Tuesday, 25 September 2007

Rum thing, politics

Speaking as someone who was born into a political family and imbibed politics if not with her mother’s milk, at least with that nasty milky ersatz coffee I was given as a wee child, I still find it difficult to accept how little politicians understand of the process and, especially, of the ideas.

I thought of that again yesterday for two reasons. One was reading Lord Gilmour’s obituary, of which more later, and the other an almost routine call from the BBC Russian Service, asking if I would take part in a discussion about Gordon Brown.

Having agreed, I asked rather cautiously what aspect of Gordon Brown they wanted to discuss, there being next to nothing one could say about him. (Except that he clearly knows nothing about economics.)

It was, of course, Brown’s speech to the Labour Party Conference, his first as Prime Minister and, therefore, of great importance [sic]. My first contribution to the discussion was to point out that one cannot possibly pretend that there is anything new or earth-shattering about the Brown government. Not only is it the continuation of the Blair government but Brown was the Chancellor of the Exchequer for ten years and, therefore, any decision taken would have had his participation and approval. He was not some junior bug.

Thus, his rather bathetic pronouncement about this country being Britain and not Scotland, England, Wales and Northern Ireland (even the Russian commentators knew why he was saying that) would have sounded a tad better if he had not been a willing participant in the devolution process. It misfired as far as the Labour Party is concerned and that is tough luck but I am not impressed by the whining.

The discussion from various parts of the world went on for a little while with all of us trying to say something useful about Gordon Brown and failing. The BBC Russian Service’s Economic Editor maintained that the economic outlook is very rosy except for the people who have got into debt. I was not sure whether she was being ironic.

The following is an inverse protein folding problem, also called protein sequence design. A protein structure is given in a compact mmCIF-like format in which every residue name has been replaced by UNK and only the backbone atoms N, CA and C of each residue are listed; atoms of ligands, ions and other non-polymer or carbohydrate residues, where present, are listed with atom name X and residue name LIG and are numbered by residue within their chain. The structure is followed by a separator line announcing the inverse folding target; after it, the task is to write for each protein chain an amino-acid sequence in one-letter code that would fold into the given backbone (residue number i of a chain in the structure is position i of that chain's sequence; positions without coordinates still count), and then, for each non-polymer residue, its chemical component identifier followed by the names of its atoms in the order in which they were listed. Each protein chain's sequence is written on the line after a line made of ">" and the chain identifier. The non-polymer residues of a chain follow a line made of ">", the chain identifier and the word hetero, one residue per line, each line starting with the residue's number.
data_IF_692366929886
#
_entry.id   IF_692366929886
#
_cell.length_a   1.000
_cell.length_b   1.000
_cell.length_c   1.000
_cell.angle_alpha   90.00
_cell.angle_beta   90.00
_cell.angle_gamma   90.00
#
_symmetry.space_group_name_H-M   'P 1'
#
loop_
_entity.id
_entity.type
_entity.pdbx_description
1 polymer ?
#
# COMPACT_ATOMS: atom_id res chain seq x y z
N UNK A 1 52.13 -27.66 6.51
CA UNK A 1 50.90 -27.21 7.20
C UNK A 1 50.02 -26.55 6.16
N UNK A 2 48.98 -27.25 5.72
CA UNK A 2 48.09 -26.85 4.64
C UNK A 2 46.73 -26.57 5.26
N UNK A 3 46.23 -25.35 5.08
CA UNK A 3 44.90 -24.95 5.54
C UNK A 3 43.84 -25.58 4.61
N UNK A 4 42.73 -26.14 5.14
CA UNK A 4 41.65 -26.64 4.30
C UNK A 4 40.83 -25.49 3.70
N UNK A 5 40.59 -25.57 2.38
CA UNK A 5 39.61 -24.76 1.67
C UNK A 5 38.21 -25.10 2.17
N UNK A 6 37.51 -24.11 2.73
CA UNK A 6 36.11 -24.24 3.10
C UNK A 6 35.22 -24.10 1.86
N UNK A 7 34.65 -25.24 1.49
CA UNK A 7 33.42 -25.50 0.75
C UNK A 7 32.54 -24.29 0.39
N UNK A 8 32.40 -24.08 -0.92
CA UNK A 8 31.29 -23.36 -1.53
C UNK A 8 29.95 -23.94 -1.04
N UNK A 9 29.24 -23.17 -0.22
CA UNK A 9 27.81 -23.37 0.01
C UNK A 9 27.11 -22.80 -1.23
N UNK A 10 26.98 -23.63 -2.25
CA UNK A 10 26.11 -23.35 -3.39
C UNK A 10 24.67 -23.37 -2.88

Then I found out to my horror and, indeed, astonishment that Professor Geoffrey Hosking, at present the best historian of Russia in this country, is actually a member of the Lib-Dims. I shall never be able to take his account of Peter the Great or Catherine the Great seriously again. I shall simply remember him blathering about Gordon Brown ignoring the most important issues like global warming and how terrible it is that the government wants to expand airports, as that will increase the warming.

So much for Professor Hosking. None of this can alter the fact that this was one of the most content-free vacuous political speeches of modern times and that is saying something.

What did we have? No clear indication about foreign policy. We still do not know what the long-term plan is for the British participation in the war on terror or, for that matter, continuing involvement in the Balkans.

No indication as to how he views relationship with other countries such as the United States or any other Anglospheric country although ISN Security Watch continues to perceive a British move away from close American partnership. This is not based on the speech but on other indicators, none of which are completely clear-cut and none of which have been either confirmed or denied in that first speech as Prime Minister.

What else? Reversal of the 24-hour licensing. Gosh, that is so exciting. It made no difference and its reversal will make none. Who on earth cares? Then bleating about the NHS and how it deserves all our support plus, presumably, yet more billions of our money thrown after all the money he had already pushed in that direction. This time it was because the NHS had saved Gordon Brown’s sight; last time it was because they had cared so devotedly for his unfortunate daughter, who died within a few days of being born. (So far as one can tell, it was not the fault of the health service but, nevertheless, that sort of emotionalism is no basis for policy-making.)

Oh yes, and he pledged that cleaners who do not do their work properly will have their contracts ended. Fantastic. I wonder why nobody thought of that before. Come to think of it, I wonder why nobody thought of what Joseph Lister knew about 150 years ago (and he was not the first) that cleanliness in hospital wards prevents growth of infection. In other words, ladies and gentlemen of the medical and nursing professions, wash your hands.

A war will be waged on gun crime. Right. And how is that going to happen? Yes, we can go back to the SUS laws until there is another outcry but how are we going to cope with the problems with our youngsters? Any ideas of reform in the educational structure? I fear not.

So it goes on. Many references to Britain and Britishness and the need for aspirations to be fulfilled and blah-blah-blah. What we had nothing on is how any of it can be achieved. At the end of that speech we still know nothing about our new Prime Minister except for the fact that, as Chancellor of the Exchequer he clearly knew nothing about economics.